Academic journal article Style

Unreliable Narration and the Historical Variability of Values and Norms: The Vicar of Wakefield as a Test Case of a Cultural-Historical Narratology

Academic journal article Style

Unreliable Narration and the Historical Variability of Values and Norms: The Vicar of Wakefield as a Test Case of a Cultural-Historical Narratology

Article excerpt

"The history of unreliable narrators from Gargantua to Lolita is in fact full of traps for the unsuspecting reader." This statement by Wayne Booth has certainly proved to be an accurate prediction (239). In fact, such a large number of theories concerning unreliable narrators have been propagated since Booth's statement in 1961 that to date no one has dared to initiate a historical overview spanning the period from the eighteenth to the twentieth century. But Booth's statement is also relevant in another respect, because the history of the reception of the individual unreliable narrators is not only a minefield for critics but for the unsuspecting reader as well. Moreover, the various attempts to define Booth's concept of unreliable narration clearly reveal that the phenomenon also involves a whole series of traps for the narratologist. In the following, I will focus on one of these traps that has hitherto received little attention, namely on the interdependence between narratological analyses of "unreliability" and processes of historical and cultural change.

1. The Importance of the Historical Change of Values and Norms for the Theory and Analysis of Unreliable Narration

The relationship between unreliable narration and the norms established in a text has from the outset been an integral part of Booth's definition of unreliability: "I have called a narrator reliable when he speaks for or acts in accordance with the norms of the work [...] unreliable when he does not" (158-59). Later in Booth's explanation it becomes clear that the concept of unreliable narration refers to narrators who are "morally and intellectually deficient" (7) and who can be detected as such by readers based on their "mature moral judgment" (307). The significance of unreliable narration is therefore located at the point where narratological and ethical categories intersect: a decision as to whether a narrator is to be considered unreliable or not always entails a judgment as to what is considered "normal," that is, what the reader's world view and his or her ethical convictions are based on.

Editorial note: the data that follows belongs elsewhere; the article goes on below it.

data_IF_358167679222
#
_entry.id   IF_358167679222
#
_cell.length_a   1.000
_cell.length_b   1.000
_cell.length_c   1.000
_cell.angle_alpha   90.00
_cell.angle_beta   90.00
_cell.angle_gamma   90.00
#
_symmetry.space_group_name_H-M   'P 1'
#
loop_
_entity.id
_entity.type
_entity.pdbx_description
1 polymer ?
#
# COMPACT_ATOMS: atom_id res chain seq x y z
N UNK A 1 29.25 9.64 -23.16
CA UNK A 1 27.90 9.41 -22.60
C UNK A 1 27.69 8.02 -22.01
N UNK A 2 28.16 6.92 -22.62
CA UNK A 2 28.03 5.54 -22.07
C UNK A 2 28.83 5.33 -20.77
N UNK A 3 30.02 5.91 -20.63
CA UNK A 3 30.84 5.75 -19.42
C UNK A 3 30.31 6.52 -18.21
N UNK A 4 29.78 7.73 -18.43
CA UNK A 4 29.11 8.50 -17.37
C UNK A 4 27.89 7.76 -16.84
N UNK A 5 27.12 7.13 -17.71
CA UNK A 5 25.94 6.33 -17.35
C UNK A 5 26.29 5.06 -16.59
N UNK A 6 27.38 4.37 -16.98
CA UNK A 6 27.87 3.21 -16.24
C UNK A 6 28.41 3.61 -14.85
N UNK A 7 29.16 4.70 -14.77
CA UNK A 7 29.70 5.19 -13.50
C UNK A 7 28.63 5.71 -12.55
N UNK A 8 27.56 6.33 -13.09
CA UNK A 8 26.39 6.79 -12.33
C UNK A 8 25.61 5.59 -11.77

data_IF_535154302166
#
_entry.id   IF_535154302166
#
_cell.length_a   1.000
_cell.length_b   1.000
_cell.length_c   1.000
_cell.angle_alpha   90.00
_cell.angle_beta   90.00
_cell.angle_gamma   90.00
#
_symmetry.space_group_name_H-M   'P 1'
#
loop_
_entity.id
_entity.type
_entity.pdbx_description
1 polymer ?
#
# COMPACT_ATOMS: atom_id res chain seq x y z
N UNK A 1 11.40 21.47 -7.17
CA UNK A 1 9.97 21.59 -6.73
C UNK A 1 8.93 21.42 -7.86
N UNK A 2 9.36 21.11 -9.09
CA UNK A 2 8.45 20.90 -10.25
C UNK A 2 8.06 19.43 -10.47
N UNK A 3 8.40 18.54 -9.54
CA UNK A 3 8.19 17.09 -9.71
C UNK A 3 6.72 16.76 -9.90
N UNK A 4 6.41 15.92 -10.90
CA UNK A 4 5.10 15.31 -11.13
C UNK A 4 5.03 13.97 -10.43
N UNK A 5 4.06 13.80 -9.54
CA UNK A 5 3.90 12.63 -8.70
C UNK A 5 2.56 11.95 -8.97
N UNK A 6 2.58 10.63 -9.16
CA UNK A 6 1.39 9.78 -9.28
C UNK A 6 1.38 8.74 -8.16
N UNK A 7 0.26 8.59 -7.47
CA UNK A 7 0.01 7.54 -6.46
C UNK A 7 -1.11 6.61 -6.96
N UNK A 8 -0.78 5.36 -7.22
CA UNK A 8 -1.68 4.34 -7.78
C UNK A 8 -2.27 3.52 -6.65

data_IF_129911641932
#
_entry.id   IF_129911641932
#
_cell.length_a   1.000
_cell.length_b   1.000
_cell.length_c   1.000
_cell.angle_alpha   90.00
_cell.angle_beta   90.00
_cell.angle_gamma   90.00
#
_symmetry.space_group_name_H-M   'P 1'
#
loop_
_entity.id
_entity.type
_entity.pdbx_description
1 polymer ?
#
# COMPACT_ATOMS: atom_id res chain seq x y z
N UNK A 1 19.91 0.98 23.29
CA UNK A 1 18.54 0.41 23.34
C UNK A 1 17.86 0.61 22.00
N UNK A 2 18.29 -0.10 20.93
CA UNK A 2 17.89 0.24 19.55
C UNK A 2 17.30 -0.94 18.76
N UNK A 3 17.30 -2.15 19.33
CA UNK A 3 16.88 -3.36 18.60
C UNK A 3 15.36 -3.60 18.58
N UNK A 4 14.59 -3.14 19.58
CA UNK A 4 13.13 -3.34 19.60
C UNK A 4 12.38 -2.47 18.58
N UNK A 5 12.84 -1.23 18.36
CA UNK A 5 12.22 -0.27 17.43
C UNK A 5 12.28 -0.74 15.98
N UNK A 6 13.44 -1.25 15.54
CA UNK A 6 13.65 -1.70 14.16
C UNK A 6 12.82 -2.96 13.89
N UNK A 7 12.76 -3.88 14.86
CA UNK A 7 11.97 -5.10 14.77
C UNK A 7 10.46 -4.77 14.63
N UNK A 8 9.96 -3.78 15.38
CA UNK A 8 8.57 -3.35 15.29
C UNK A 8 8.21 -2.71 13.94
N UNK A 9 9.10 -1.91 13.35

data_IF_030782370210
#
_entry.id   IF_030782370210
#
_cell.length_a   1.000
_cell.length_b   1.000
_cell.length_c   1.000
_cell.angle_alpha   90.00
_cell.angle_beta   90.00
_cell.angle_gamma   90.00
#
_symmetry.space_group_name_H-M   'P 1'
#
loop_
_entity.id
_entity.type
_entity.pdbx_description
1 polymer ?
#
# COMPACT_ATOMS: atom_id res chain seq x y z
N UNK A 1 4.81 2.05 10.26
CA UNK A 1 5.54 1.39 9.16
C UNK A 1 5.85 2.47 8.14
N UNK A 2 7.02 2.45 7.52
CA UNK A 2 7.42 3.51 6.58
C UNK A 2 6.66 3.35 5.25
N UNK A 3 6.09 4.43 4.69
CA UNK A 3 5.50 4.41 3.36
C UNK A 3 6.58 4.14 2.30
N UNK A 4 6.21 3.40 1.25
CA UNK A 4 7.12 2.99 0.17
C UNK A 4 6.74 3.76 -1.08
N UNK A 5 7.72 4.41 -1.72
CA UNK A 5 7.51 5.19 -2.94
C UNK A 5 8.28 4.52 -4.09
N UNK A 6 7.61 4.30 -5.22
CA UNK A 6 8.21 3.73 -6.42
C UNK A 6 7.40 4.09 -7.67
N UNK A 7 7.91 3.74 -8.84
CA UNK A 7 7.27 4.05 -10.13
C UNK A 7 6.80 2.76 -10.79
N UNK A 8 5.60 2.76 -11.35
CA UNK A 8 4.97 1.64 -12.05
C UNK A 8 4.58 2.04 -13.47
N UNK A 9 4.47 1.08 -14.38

The readers' concept of what it means to be human is of particular importance for judgments about the unreliable narrator because it is their image of humanity that determines which characteristics are considered "plausible" and what they consider a deviation from "normal behavior." Judgments about character, according to Herbert Grabes, are determined by a complex "referred to by psychologists working on interpersonal perception as 'implied personality theory'" (26). This implied personality theory is defined not only by individual experience:

   [A]lthough our individual experiences undoubtedly exert influence on
   our "implied personality theory," this theory is largely determined
   by culture-bound social stereotypes, pre-fabricated linkings of
   physical, psychic and mental qualities with each other and with age,
   gender, social roles, class and so forth.

Personality theories in various cultures can differ significantly. Hence, the variables that determine whether a character is categorized as an unreliable narrator can change over time.

In addition, two further considerations are important. On the one hand, a narrator may be categorized as unreliable because the story has internal inconsistencies or diverges from the reader's knowledge of the world. Ethical convictions, on the other hand, can also play an important role: "Unreliable narrators are those whose perspective is in contradiction to the value and norm system of the whole text or to that of the reader" (Ansgar Nunning 87). This "value and norm system" encompasses many things, including the reader's model of the world, which determines what is "natural," "normal," or counts as "psychologically plausible," as well as his or her ethical values, which determine, for example, if someone should be categorized as a "sadist."

We must keep in mind, however, that different readers of one and the same text can "detect" different value systems. …

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